The City of Chicago Office of Inspector General (OIG) has concluded an inquiry into the causes of the May 6, 2021, equipment failure at the Roseland Pumping Station (RPS), which caused pressure in the water main to drop, requiring the Department of Water Management (DWM) to issue a 24-hour water-boil order for much of the 19th Ward. OIG’s inquiry––initiated at aldermanic request––concluded that the incident was due to the failure of DWM’s rental Uninterruptible Power Supply (UPS), an electrical component that sits between incoming utility power and certain critical equipment and supports the downstream equipment by keeping it appropriately energized. The City’s UPS had been in place since 2018 and, incidentally, was scheduled for maintenance the following month. Further, on May 25, 2021, failure of the same type of equipment caused a second power outage at the facility which did not result in a boil order but exacerbated concerns about the facility.
OIG examined the issues at RPS, interviewing a City vendor and City and ComEd officials and reviewing emails and records. OIG found that the UPS update from a lead-acid battery system in favor of a UPS with a lithium-ion battery had stalled and was taking longer than expected. While the City experienced delays in identifying and effecting a permanent solution, the lead-acid batteries for the rental UPS unit had likely degraded, possibly hastened due to high temperatures in the facility (according to a City contractor familiar with the equipment). These issues gave way to the May 6, 2021, system failure and resulting boil order, when shortly after 8 a.m., RPS experienced a power outage. The facility’s pumps and generators shut down, but there was no voltage loss from any of the utility’s four feeder lines into RPS. City officials said that all four lines into RPS experienced a voltage sag and that it may have been the result of work being performed by or a loss of power from ComEd, while ComEd maintained that there was no voltage loss. In order to mitigate the safety risks, OIG suggested that DWM replace the failed UPS system immediately, procure a unit that uses lithium-ion batteries, and no longer rely on rental UPS units.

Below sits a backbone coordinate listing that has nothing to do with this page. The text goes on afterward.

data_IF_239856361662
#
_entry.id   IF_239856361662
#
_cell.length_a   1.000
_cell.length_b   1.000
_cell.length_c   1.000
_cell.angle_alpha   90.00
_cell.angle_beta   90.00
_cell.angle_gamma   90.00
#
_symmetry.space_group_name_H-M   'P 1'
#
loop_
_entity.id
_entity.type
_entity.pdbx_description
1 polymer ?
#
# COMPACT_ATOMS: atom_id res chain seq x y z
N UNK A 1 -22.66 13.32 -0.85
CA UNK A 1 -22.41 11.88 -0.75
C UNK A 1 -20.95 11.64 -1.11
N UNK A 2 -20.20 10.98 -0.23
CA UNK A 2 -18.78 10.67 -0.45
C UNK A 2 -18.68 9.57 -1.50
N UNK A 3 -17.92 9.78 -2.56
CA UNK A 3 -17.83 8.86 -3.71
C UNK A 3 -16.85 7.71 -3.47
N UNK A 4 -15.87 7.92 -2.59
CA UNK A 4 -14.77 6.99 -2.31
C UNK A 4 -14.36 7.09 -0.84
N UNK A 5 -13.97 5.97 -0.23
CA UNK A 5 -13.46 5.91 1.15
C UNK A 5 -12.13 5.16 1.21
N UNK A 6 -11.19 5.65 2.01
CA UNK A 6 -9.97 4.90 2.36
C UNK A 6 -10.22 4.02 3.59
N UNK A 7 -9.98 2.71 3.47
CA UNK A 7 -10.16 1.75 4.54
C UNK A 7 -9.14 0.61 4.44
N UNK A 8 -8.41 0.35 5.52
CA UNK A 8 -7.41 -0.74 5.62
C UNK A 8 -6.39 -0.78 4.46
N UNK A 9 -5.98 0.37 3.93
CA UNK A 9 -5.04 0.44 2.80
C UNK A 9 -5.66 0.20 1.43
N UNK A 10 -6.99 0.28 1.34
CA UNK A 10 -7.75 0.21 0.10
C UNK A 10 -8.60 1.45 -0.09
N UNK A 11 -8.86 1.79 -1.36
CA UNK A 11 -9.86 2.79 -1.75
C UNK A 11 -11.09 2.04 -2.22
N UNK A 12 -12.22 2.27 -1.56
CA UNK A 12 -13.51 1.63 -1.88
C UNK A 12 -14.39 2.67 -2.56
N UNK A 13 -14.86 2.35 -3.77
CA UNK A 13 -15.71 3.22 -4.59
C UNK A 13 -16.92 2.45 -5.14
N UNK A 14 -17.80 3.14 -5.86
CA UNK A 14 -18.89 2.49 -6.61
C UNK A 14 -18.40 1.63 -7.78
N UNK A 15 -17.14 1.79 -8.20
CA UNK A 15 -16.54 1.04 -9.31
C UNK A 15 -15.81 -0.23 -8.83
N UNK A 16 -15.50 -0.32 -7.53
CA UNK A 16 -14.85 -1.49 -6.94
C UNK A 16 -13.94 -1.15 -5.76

DWM issued a response in which it disagreed with OIG’s conclusion and stated that ComEd was to blame for the electrical failures––this was in spite of a City contractor specializing in electrical equipment having determined that “it was impossible to tell if ComEd’s voltage sag and phase imbalance caused the damage to the UPS or if the UPS was not functioning prior to the May 6th event.” DWM also stated that it has taken numerous actions to prevent the recurrence of the events of May 2021, such as initiating a capital project to evaluate the computer programming within the Program Logic Controllers (which control uninterrupted power supplies at all facilities); evaluating the different battery types for future UPS usage; and initiating the move of UPS maintenance logs to a digital workorder management system.
“The Department of Water Management has offered its assurance that the safety of Chicago’s potable water supply is its highest priority. But the issues that occurred at the Roseland Pumping Station, resulting in a 24-hour water-boil order, were consequential and concerning of a magnitude that suggests a need for better alignment of DWM’s actions and operations with its stated priorities. Community members have expressed concerns for years that their neighborhoods lack resources and that repairs to infrastructure tend to either go ignored or forgotten,” said Inspector General Joe Ferguson. “A system as important as an uninterruptible power supply––which supports energy for essential equipment providing a critical service to all residents and businesses––was supposed to be replaced years ago, but was not in this instance. In the immediate aftermath, all that disconcerted residents got was public, accusatory finger-pointing. We appreciate that there may be continuing grounds for differences of opinion regarding causation and responsibility, but hope that the information developed by our inquiry lends greater insight to officials working on the fixes and to the public they serve. OIG is reassured and fully anticipates that DWM will continue to move swiftly, hold itself accountable at a level that the importance of this function merits, and optimally ensure that Chicagoans are not put at risk again.”
The advisory, including DWM’s response, can be found on OIG’s website.
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The mission of the independent and non-partisan City of Chicago Office of Inspector General (OIG) is to promote economy, effectiveness, efficiency, and integrity by identifying corruption, waste, and mismanagement in City government. OIG is a watchdog for the taxpayers of the City and has jurisdiction to conduct investigations and audits into most aspects of City government. If you see corruption, fraud, or waste of any kind, we need to hear from you. For more information, visit our website at: www.igchicago.org.